The Andela Axe Shows It’s “Business First Before Anything Else” – But What’s Wrong With That?

By  |  September 18, 2019

 Andela And The Heat

Since word got out that Andela — the breeding ground for budding software engineers in Africa — is closing its developer training programme and letting go of up to 420 junior developers on its roster, there’s been some uproar.

The company’s statement made it known it was time to pivot, being that times have changed and the market needs what the market needs.

Some of the bickerings around the matter has been centered around the idea that Andela may have let people down by selling a dream and then reneging on their word.

“Brilliance is evenly distributed, but opportunity is not”. Those words form the core of Andela’s mission — building a sort of talent pipeline that will connect brilliance and opportunity. And there are many who would feel that cutting 420 “talents” loose is not exactly in sync with that mission. 

Some developers at the Andela Office in Lagos
Source: TechCrunch

The feeling is that Andela is putting the talents it had sought to give opportunities to in jeopardy by casting them aside. One might even wonder how junior developers will ever become senior developers if they are disconnected from the opportunities that should get them there.

But the truth is, this was always going to happen and Andela shouldn’t get the stick for making what was a tough but necessary call. And the company is not exactly going back on its word of breeding the best engineering talents in Africa. If anything, that’s what it’s been doing for the last five years.

And even though it’s harsh on the junior developers, there is really no victor or vanquished — the biggest winners from all of these is actually the African tech ecosystem which is sure to benefit from the embarrassment of talent that has now been released into the community. The same talents Andela shaped for free and basically even paid for.

It’s Strictly Business – It’s Always About Business

Business is business and it is what it is. And many people seem to be forgetting that Andela is, first of all, a business. And businesses do what they do to make money — plenty of it.

Yes, Andela exists to link amazing talents with opportunities but there’s no hiding from the fact that making money was also part of the plan. And sometimes, people who run a business have to make the most unpalatable calls in the interest of the business.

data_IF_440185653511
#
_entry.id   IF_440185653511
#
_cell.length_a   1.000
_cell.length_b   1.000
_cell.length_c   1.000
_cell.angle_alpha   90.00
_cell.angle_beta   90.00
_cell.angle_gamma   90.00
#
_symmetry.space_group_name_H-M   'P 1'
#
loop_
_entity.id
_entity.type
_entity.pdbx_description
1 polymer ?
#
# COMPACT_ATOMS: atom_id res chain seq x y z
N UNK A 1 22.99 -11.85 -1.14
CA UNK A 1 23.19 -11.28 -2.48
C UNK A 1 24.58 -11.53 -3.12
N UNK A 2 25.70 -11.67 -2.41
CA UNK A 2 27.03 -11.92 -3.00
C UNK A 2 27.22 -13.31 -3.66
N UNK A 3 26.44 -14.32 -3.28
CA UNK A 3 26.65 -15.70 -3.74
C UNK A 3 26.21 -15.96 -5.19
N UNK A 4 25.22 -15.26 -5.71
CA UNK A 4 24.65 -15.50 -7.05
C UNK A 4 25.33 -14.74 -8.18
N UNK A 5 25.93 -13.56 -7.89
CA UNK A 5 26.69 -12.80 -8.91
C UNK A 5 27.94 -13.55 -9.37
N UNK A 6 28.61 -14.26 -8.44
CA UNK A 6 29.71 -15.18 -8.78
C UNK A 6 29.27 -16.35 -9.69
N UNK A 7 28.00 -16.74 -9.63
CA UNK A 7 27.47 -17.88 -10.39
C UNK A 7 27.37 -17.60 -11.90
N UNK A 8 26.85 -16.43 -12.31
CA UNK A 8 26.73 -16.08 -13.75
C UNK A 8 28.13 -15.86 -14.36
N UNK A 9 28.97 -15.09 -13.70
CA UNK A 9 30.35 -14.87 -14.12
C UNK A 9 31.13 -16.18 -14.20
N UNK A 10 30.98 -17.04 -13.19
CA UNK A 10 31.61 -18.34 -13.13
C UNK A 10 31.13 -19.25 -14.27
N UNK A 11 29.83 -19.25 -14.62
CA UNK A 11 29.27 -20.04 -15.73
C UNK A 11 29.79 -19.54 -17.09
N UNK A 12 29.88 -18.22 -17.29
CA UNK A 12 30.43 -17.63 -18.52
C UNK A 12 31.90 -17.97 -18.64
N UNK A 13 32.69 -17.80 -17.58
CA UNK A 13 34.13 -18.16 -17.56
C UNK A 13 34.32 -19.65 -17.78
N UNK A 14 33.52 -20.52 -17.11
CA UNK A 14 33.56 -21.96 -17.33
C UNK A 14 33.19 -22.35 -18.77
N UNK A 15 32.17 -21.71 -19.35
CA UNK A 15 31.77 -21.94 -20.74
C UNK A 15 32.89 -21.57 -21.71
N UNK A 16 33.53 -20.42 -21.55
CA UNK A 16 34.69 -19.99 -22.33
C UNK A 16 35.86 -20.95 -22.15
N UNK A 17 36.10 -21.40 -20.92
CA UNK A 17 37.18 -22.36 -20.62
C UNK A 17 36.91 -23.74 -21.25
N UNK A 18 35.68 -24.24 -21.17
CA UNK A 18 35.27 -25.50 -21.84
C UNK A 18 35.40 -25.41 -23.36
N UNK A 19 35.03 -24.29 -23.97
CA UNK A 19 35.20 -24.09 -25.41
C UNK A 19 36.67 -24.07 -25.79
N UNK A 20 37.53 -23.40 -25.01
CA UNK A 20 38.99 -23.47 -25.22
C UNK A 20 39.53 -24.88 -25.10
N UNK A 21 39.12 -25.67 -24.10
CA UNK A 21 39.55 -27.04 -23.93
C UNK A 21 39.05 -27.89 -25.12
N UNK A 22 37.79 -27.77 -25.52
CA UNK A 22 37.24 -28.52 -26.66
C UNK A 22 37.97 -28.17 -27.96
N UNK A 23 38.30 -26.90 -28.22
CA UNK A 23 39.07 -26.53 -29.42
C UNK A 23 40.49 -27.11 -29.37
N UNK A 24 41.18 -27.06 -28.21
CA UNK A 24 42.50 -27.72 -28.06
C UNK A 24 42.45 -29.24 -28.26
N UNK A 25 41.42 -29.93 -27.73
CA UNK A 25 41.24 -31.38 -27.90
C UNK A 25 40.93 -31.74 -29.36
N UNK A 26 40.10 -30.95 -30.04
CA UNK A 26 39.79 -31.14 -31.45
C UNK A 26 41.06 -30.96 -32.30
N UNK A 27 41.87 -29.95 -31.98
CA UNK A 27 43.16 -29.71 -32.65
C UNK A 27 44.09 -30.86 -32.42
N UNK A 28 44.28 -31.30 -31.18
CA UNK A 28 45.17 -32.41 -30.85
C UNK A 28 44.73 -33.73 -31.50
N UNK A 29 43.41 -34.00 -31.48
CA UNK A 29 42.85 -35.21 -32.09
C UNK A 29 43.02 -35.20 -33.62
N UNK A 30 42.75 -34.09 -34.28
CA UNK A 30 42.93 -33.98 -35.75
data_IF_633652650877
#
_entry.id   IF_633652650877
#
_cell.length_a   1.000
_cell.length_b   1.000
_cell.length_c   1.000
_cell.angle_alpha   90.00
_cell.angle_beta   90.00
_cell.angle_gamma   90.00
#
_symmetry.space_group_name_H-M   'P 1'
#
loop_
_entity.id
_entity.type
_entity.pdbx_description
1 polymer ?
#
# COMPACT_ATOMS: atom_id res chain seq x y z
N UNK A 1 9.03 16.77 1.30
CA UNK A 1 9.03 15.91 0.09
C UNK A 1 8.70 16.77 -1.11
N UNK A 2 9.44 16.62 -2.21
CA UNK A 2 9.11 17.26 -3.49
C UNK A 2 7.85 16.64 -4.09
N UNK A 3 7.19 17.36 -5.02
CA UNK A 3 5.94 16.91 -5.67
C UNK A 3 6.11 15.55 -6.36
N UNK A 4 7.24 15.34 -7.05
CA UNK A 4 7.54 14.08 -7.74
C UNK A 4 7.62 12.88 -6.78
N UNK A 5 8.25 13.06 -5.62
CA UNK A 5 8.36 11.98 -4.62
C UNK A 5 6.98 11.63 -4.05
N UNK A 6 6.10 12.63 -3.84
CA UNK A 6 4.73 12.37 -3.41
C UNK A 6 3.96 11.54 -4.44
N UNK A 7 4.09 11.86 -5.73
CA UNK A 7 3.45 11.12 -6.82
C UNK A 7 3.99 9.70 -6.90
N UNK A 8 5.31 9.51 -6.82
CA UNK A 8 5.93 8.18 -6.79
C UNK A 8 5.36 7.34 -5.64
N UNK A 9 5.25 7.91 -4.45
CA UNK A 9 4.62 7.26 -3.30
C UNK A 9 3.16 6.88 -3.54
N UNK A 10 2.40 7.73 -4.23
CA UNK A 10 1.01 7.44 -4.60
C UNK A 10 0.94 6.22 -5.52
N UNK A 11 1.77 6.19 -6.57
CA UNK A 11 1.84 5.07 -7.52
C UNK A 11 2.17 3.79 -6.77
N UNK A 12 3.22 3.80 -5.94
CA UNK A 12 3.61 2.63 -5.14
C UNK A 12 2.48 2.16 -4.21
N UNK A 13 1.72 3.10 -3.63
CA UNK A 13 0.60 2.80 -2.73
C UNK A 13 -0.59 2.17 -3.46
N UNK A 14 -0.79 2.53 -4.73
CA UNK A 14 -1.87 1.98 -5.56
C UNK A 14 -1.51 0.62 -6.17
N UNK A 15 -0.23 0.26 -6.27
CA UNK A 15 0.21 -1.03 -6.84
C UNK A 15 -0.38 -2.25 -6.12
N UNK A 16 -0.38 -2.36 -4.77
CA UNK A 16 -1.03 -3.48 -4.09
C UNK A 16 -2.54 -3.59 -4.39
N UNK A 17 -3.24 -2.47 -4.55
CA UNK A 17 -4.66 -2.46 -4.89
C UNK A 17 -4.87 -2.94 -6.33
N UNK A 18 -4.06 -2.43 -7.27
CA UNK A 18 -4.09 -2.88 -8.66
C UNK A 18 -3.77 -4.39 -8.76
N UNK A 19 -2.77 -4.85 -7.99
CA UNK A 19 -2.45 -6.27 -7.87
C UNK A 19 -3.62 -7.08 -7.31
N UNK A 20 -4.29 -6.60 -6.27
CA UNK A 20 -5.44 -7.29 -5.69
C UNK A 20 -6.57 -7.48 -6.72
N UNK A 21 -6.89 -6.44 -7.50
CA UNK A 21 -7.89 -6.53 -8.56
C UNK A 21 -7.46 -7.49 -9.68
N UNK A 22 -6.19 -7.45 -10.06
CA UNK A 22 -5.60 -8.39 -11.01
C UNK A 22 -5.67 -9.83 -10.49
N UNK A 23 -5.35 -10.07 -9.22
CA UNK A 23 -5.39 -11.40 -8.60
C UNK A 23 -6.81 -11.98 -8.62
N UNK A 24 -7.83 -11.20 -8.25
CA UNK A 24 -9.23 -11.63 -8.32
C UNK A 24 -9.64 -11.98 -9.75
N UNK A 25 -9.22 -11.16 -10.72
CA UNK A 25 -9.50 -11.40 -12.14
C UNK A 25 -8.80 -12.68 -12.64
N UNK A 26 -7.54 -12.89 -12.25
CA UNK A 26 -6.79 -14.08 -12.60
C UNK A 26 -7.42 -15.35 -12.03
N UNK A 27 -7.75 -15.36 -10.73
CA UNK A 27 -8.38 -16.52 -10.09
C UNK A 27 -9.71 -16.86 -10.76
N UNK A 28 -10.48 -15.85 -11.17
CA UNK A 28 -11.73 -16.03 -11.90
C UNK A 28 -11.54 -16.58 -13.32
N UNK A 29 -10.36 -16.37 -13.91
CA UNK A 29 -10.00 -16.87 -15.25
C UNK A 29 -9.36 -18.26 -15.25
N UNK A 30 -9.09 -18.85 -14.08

“As the talent world has evolved, we have as well, and over the past few years, it’s become increasingly clear that the world needs what Andela provides: high-quality engineering-as-a-service. It’s also become clear, however, that the majority of the demand is for more experienced talent,” the company says.

Indeed, Andela’s CEO, Jeremy Johnson, told TechCrunch in a separate conversation that they had “misread the market now had more junior developers than they can place.”

Image result for jeremy johnson andela images
Jeremy Johnson
Source: 3BL Media

This is quite understandable. Andela’s initial strategy was to identify high-potential talent on the African continent, train them in software development, and link them up with companies mainly in the U.S. who are looking for such skills.

Andela made revenue by tying up the developers to four-year contracts, during which the company took a fraction of the earnings.

With a roster of 1500 engineers who are working with more than 200 of the world’s most respected technology companies and earning USD 50 K and USD 120 K, it’s understandable how Andela’s revenue is touching USD 50 Mn this year.

Now, Here Comes The “But”

On the surface, USD 50 Mn in annual revenue does seem sizeable. But, quite frankly, Andela is a company that has raised up to USD 181 Mn in various funding rounds from several high-profile investors, including “The Mark Zuckerberg.”

Related image
Facebook CEO, Mark Zuckerberg, at the Andela offices in Lagos in 2016
Source: TechPoint